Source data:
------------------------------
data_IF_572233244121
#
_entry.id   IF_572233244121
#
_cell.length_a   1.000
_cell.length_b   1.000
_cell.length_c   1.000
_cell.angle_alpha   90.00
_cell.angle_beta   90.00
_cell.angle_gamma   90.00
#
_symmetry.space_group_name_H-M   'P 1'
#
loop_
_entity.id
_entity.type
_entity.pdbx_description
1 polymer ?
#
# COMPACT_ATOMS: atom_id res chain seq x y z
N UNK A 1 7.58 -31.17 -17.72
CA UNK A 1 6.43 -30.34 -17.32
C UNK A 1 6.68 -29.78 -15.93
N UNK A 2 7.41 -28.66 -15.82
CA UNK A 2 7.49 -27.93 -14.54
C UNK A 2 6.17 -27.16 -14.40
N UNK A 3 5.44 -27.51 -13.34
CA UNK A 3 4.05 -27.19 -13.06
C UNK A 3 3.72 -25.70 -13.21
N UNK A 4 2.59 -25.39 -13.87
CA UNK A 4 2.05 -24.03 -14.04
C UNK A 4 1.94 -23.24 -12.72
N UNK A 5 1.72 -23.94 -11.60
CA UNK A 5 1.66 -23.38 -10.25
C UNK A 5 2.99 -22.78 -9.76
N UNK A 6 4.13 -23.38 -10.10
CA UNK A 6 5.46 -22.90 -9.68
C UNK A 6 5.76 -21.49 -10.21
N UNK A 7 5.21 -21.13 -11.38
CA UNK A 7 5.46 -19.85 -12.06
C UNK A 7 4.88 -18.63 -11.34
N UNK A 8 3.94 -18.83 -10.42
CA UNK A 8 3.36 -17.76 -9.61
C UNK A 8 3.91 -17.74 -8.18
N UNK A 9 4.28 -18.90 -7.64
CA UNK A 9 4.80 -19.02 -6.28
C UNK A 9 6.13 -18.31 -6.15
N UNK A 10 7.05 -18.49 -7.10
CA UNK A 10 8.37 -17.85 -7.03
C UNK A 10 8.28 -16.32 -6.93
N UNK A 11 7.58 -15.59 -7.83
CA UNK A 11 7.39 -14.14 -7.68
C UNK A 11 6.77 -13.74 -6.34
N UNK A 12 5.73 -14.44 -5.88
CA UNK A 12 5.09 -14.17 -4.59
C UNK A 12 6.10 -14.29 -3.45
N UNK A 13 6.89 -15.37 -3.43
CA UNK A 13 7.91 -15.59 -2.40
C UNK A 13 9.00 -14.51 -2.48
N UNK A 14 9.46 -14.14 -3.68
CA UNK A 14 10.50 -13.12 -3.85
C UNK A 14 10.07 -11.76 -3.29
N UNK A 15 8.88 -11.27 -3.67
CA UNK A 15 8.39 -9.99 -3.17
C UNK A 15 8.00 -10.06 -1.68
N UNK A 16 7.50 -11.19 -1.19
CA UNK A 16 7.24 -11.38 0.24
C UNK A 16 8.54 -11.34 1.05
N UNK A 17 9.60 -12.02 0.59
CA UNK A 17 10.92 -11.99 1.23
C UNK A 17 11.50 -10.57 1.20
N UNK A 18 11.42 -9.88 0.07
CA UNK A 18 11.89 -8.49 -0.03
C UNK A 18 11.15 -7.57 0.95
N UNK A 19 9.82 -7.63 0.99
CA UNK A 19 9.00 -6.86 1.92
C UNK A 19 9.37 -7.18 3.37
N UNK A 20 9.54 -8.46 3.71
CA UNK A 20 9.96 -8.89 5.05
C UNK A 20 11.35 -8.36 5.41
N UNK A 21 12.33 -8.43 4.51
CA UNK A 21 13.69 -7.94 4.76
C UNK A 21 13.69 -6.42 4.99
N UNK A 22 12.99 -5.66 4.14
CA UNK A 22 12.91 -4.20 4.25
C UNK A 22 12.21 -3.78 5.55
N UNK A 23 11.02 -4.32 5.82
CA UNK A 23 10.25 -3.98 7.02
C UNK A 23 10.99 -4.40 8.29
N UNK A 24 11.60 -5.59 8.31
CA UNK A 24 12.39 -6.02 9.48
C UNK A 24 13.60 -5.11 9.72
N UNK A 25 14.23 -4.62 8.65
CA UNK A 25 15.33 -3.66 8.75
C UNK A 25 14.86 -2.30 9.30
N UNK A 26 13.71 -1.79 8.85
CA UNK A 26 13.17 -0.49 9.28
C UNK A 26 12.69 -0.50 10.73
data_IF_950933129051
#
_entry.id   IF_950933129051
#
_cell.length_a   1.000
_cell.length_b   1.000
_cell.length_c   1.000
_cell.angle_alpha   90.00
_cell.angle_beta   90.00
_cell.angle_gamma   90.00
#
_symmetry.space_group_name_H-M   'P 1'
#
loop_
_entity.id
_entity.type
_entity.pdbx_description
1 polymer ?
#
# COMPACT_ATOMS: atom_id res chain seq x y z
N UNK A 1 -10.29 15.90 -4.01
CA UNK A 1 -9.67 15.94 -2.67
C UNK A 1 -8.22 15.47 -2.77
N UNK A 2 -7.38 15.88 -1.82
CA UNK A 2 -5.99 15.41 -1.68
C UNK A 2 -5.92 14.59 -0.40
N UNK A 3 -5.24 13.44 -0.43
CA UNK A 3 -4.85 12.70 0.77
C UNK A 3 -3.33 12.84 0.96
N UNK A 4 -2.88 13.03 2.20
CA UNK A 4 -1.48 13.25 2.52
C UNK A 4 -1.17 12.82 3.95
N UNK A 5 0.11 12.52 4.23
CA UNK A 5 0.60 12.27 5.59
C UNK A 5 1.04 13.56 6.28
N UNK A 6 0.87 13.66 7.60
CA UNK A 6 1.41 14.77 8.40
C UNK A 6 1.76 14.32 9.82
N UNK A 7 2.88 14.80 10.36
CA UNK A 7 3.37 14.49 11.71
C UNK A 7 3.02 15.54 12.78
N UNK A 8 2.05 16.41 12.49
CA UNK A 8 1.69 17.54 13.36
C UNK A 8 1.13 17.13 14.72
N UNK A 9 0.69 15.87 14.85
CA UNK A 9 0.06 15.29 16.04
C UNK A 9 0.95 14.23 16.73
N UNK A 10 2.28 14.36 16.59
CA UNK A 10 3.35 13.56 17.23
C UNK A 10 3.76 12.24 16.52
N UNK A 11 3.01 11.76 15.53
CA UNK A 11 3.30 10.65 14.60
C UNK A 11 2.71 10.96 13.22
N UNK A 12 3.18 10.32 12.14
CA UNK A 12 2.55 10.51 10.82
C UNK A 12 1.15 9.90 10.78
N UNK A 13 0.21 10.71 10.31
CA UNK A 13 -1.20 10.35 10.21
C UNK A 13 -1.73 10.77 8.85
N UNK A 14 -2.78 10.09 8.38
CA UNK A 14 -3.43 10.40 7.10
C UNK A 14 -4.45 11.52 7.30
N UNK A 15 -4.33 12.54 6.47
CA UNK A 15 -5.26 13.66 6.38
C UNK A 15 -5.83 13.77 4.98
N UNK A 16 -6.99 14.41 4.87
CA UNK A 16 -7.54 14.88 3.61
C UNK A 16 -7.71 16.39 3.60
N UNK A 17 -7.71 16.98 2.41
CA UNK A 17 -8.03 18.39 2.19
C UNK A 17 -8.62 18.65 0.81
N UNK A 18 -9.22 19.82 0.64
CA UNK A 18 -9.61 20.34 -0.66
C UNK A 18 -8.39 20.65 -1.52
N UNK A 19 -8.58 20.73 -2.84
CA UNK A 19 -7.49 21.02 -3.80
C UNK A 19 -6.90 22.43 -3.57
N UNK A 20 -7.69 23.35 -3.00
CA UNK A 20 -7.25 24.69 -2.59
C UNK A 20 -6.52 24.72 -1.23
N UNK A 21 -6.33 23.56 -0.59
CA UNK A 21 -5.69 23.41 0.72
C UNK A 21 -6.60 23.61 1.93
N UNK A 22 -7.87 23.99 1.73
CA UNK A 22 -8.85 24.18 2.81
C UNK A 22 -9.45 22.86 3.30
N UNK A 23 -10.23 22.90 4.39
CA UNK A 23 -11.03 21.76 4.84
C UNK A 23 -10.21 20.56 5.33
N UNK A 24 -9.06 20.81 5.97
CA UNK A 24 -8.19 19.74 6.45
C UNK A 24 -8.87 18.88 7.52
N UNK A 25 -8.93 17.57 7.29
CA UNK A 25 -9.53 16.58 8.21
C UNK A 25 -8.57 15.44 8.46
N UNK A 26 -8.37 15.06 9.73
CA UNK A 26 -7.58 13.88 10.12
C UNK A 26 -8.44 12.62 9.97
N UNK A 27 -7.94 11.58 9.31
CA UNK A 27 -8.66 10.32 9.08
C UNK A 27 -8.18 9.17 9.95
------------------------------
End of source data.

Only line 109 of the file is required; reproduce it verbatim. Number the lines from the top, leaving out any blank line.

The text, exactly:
#